World War Z: The Art of the Film – Review

world war z art of the film
© Titan Books

I love zombies. I should perhaps start off with this assertion in the hope that it may explain how much I enjoyed World War Z, the film, and how much I enjoyed World War Z: The Art of the Film, the companion book to the movie. I am also a filmmaker myself and I salivate at the thought of being able to get a peek behind the scenes of a big Hollywood production and this book is most definitely that. It contains the entire screenplay which comprises almost all of the text in the book, but for me it is the visuals that make this volume such a fascinating perusal. From annotated concept art to visual effect mock ups, it is a pictorial feast that can only add to the excitement that was the film itself.

I had been following the misadventures of the production which ranged from rumors that the director was no longer speaking to the star/producer, to the fact that they were going to reshoot the ending. That considered, I went into the film with low expectations and was genuinely enthralled by what I saw up on the screen. This only added to my curiosity as to what went on during the production and although this book does not allude to or in any way reference the troubles on set, it does however give a nice slice of all the hard work that went into making this film. From the adaptation of the screenplay all the way through the detailed story boards, you can see the painstaking labor and care that went into every aspect and stage of production.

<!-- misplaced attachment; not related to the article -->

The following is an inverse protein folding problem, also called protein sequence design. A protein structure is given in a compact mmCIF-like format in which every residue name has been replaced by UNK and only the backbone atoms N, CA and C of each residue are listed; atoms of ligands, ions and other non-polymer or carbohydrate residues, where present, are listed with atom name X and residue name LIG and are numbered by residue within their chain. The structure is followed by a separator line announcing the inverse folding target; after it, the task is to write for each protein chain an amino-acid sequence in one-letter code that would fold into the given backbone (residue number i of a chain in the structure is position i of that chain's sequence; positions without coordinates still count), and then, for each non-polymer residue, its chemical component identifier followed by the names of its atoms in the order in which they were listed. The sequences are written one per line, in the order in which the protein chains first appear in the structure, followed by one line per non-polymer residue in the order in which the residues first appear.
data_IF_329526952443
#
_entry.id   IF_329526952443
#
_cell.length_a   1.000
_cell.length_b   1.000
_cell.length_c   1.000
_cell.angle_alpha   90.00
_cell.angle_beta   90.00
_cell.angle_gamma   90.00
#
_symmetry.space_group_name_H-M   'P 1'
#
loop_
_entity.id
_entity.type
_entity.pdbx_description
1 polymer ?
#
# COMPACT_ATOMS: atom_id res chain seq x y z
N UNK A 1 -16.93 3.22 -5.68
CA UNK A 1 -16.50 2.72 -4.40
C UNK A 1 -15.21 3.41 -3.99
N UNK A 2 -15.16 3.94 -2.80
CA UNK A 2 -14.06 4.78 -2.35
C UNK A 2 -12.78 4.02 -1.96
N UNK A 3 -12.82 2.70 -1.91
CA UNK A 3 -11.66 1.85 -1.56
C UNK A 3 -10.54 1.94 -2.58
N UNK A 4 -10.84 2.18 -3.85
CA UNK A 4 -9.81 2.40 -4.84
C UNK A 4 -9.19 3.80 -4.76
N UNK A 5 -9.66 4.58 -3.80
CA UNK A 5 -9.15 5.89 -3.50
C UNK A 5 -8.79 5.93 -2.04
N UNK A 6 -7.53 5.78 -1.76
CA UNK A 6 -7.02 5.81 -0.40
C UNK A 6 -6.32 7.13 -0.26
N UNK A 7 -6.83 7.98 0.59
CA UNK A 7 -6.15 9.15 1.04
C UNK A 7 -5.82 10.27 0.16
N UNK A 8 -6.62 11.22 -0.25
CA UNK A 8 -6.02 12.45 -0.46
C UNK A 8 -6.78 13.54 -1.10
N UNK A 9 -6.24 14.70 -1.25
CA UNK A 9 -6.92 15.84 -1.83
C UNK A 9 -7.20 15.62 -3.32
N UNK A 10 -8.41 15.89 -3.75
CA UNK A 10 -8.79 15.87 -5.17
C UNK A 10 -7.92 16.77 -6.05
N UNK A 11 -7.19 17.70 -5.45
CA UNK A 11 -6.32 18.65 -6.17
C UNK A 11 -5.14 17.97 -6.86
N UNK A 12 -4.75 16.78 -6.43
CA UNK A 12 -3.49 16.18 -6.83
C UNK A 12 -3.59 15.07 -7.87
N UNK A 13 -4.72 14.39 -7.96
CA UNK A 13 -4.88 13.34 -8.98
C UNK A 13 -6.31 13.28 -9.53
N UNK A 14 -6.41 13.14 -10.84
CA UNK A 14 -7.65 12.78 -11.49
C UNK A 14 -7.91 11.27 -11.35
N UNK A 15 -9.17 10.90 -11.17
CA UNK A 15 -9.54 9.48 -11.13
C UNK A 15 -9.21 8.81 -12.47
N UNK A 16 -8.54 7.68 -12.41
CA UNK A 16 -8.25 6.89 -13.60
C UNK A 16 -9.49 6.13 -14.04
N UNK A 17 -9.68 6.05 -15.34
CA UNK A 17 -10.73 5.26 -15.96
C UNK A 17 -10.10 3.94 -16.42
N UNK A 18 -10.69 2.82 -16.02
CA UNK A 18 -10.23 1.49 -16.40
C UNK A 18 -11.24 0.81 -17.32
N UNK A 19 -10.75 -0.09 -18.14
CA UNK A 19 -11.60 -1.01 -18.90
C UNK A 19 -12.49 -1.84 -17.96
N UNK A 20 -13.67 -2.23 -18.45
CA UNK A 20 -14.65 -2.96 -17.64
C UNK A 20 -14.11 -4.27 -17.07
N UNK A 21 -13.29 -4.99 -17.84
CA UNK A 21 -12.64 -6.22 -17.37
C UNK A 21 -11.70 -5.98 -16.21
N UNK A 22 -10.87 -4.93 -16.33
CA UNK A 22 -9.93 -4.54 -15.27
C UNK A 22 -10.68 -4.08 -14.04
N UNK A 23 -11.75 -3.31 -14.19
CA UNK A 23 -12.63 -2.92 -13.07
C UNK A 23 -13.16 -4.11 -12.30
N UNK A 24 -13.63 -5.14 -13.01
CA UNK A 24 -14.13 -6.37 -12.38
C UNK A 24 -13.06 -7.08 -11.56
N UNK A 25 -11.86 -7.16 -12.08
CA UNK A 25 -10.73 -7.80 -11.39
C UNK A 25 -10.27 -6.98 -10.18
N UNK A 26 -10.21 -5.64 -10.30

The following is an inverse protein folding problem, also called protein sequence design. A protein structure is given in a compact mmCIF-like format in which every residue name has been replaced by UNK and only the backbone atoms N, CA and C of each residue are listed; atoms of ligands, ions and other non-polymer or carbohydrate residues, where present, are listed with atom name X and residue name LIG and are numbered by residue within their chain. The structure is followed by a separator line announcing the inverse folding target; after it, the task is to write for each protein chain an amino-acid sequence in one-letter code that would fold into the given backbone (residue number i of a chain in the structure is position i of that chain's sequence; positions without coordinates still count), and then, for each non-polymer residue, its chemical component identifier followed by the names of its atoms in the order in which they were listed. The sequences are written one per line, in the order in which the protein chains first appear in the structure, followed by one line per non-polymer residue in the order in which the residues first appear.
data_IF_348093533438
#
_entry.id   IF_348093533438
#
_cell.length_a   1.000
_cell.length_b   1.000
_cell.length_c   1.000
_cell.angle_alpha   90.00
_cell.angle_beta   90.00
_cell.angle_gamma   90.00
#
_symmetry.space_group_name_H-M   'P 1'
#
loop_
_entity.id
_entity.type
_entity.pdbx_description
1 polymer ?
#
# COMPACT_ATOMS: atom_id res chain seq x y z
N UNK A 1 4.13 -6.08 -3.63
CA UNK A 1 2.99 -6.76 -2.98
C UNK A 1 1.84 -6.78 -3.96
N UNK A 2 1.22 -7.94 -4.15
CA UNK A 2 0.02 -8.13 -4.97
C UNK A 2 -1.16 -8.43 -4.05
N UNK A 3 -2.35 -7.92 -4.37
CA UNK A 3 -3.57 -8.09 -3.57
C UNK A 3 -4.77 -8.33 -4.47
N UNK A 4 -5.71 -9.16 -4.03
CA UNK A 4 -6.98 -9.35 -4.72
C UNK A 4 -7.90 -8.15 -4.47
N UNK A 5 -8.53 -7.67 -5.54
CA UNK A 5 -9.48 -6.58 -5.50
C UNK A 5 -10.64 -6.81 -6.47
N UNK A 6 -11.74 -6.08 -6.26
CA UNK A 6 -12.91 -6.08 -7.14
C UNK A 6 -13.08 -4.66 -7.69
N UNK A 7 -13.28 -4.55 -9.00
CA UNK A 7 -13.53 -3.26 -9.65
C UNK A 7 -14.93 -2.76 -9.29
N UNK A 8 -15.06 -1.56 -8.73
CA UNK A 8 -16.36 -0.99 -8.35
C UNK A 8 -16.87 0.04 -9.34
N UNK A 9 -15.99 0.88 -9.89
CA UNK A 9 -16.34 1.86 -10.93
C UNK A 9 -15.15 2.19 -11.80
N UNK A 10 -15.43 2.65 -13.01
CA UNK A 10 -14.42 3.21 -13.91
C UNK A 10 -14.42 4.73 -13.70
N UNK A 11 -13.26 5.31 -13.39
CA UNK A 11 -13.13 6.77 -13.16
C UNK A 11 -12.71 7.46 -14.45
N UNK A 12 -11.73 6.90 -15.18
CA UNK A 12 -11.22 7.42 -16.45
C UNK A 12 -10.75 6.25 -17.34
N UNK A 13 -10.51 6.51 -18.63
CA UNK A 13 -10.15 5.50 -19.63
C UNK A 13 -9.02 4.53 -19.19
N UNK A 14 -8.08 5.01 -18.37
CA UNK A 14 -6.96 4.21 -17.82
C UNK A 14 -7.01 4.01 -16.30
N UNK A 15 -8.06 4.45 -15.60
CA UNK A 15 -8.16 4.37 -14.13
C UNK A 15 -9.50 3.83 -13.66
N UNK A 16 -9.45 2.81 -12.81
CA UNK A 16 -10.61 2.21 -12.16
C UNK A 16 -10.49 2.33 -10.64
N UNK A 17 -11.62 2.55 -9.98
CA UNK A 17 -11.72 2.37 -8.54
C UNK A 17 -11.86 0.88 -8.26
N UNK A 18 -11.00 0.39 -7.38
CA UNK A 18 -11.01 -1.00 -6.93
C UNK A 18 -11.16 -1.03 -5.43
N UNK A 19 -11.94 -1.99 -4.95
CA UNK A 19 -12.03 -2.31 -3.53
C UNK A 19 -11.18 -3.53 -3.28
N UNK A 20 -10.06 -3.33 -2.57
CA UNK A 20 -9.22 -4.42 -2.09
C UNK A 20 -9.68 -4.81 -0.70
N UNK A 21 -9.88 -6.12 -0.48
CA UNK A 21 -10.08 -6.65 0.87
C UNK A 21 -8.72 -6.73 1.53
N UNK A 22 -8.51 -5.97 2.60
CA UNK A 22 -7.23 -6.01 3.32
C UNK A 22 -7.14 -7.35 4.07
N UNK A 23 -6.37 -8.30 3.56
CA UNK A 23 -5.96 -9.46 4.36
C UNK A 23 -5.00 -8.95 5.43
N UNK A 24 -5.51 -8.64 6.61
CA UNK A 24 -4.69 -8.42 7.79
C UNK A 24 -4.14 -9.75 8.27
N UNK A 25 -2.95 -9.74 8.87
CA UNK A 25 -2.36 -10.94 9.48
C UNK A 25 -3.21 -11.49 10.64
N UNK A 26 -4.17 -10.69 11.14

I enjoyed the quotes peppered throughout the book from cast and crew members. In particular, I found myself reflecting on this statement from Marc Forster, the director of the film: “World War Z is a large scale war film” [emphasis mine]. This is hardly an earth-shattering revelation but it encapsulates what World War Z has brought to my beloved zombie genre, which is scale. And this book really does give you a delectable taste, so to speak, of that scale.

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Concept art from ‘World War Z: The Art of the Film’ (© Titan Books)
About the Reviewer

Edward Burgos is a filmmaker and founder of Enanoski Productions. You can check out some of his work at 


About The Pop Mythologist

The Pop Mythologist
The Pop Mythologist is the founder and editor of He has been a staff writer for the nationally distributed magazine KoreAm , the online journal of pop culture criticism Pop Matters and has written freelance for various other publications and websites.

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